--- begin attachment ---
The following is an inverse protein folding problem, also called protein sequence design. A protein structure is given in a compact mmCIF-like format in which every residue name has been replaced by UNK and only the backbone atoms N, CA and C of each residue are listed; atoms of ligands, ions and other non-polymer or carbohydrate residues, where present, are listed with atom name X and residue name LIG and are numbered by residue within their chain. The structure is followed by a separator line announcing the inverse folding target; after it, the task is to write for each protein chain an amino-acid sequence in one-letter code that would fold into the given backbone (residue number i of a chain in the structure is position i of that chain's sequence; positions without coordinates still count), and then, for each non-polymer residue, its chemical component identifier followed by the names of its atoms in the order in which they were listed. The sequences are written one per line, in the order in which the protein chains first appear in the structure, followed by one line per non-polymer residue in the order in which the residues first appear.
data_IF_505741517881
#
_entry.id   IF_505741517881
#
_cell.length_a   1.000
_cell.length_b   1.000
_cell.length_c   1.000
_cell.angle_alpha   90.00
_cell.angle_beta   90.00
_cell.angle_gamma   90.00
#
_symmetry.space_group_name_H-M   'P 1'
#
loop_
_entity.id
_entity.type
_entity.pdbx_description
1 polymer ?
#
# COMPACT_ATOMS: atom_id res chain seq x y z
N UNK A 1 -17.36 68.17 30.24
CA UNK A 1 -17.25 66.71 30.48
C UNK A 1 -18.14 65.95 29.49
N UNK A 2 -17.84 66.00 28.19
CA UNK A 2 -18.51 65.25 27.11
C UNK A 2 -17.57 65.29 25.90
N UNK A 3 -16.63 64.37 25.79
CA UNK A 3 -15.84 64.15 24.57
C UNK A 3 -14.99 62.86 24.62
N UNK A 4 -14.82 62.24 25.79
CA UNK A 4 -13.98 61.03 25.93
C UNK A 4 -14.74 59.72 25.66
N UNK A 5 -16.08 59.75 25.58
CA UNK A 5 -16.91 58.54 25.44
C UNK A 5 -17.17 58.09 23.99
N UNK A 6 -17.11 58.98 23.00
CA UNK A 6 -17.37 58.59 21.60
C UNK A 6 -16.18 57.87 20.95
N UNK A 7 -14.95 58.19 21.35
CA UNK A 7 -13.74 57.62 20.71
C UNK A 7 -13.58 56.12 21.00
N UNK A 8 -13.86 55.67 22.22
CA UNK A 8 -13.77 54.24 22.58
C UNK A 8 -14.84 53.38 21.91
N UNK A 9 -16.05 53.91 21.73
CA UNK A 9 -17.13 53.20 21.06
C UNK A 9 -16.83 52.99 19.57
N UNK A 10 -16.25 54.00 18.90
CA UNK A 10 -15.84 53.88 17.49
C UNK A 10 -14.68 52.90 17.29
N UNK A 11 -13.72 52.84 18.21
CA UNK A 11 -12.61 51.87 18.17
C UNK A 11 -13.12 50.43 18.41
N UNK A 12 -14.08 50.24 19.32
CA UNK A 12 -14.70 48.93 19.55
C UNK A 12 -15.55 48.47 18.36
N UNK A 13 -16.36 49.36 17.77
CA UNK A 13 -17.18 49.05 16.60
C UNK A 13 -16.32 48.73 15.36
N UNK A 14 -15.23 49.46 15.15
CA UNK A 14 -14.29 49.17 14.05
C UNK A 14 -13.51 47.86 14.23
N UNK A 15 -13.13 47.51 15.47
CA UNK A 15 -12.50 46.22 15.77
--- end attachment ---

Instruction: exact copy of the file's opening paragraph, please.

The following is an inverse protein folding problem, also called protein sequence design. A protein structure is given in a compact mmCIF-like format in which every residue name has been replaced by UNK and only the backbone atoms N, CA and C of each residue are listed; atoms of ligands, ions and other non-polymer or carbohydrate residues, where present, are listed with atom name X and residue name LIG and are numbered by residue within their chain. The structure is followed by a separator line announcing the inverse folding target; after it, the task is to write for each protein chain an amino-acid sequence in one-letter code that would fold into the given backbone (residue number i of a chain in the structure is position i of that chain's sequence; positions without coordinates still count), and then, for each non-polymer residue, its chemical component identifier followed by the names of its atoms in the order in which they were listed. The sequences are written one per line, in the order in which the protein chains first appear in the structure, followed by one line per non-polymer residue in the order in which the residues first appear.